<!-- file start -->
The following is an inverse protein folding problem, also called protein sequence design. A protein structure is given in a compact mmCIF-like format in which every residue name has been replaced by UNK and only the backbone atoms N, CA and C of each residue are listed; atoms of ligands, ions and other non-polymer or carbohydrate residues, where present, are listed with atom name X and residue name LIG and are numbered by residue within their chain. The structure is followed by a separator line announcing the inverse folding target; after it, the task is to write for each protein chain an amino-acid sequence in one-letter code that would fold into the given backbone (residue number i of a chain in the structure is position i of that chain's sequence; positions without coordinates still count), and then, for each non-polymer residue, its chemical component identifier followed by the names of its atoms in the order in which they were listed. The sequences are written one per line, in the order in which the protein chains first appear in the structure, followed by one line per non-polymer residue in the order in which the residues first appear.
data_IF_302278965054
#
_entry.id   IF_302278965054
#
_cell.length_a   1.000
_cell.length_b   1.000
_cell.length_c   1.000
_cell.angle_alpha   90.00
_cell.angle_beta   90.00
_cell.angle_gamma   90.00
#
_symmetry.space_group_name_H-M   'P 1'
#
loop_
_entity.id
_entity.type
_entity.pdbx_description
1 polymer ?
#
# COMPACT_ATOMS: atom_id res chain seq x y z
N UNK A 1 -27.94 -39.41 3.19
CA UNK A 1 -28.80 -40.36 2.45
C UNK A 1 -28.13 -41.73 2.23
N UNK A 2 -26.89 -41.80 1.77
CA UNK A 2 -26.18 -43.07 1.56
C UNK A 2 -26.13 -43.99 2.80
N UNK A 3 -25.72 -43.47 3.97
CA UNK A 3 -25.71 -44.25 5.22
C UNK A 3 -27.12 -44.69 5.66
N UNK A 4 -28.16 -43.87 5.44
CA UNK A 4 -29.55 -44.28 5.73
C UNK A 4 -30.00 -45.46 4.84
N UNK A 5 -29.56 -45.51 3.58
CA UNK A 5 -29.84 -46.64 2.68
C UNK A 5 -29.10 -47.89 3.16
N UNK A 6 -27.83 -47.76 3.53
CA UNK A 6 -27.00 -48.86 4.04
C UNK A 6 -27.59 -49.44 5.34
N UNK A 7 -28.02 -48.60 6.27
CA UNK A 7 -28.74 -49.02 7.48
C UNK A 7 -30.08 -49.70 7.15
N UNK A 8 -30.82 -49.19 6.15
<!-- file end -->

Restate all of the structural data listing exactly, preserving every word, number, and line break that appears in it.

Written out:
The following is an inverse protein folding problem, also called protein sequence design. A protein structure is given in a compact mmCIF-like format in which every residue name has been replaced by UNK and only the backbone atoms N, CA and C of each residue are listed; atoms of ligands, ions and other non-polymer or carbohydrate residues, where present, are listed with atom name X and residue name LIG and are numbered by residue within their chain. The structure is followed by a separator line announcing the inverse folding target; after it, the task is to write for each protein chain an amino-acid sequence in one-letter code that would fold into the given backbone (residue number i of a chain in the structure is position i of that chain's sequence; positions without coordinates still count), and then, for each non-polymer residue, its chemical component identifier followed by the names of its atoms in the order in which they were listed. The sequences are written one per line, in the order in which the protein chains first appear in the structure, followed by one line per non-polymer residue in the order in which the residues first appear.
data_IF_302278965054
#
_entry.id   IF_302278965054
#
_cell.length_a   1.000
_cell.length_b   1.000
_cell.length_c   1.000
_cell.angle_alpha   90.00
_cell.angle_beta   90.00
_cell.angle_gamma   90.00
#
_symmetry.space_group_name_H-M   'P 1'
#
loop_
_entity.id
_entity.type
_entity.pdbx_description
1 polymer ?
#
# COMPACT_ATOMS: atom_id res chain seq x y z
N UNK A 1 -27.94 -39.41 3.19
CA UNK A 1 -28.80 -40.36 2.45
C UNK A 1 -28.13 -41.73 2.23
N UNK A 2 -26.89 -41.80 1.77
CA UNK A 2 -26.18 -43.07 1.56
C UNK A 2 -26.13 -43.99 2.80
N UNK A 3 -25.72 -43.47 3.97
CA UNK A 3 -25.71 -44.25 5.22
C UNK A 3 -27.12 -44.69 5.66
N UNK A 4 -28.16 -43.87 5.44
CA UNK A 4 -29.55 -44.28 5.73
C UNK A 4 -30.00 -45.46 4.84
N UNK A 5 -29.56 -45.51 3.58
CA UNK A 5 -29.84 -46.64 2.68
C UNK A 5 -29.10 -47.89 3.16
N UNK A 6 -27.83 -47.76 3.53
CA UNK A 6 -27.00 -48.86 4.04
C UNK A 6 -27.59 -49.44 5.34
N UNK A 7 -28.02 -48.60 6.27
CA UNK A 7 -28.74 -49.02 7.48
C UNK A 7 -30.08 -49.70 7.15
N UNK A 8 -30.82 -49.19 6.15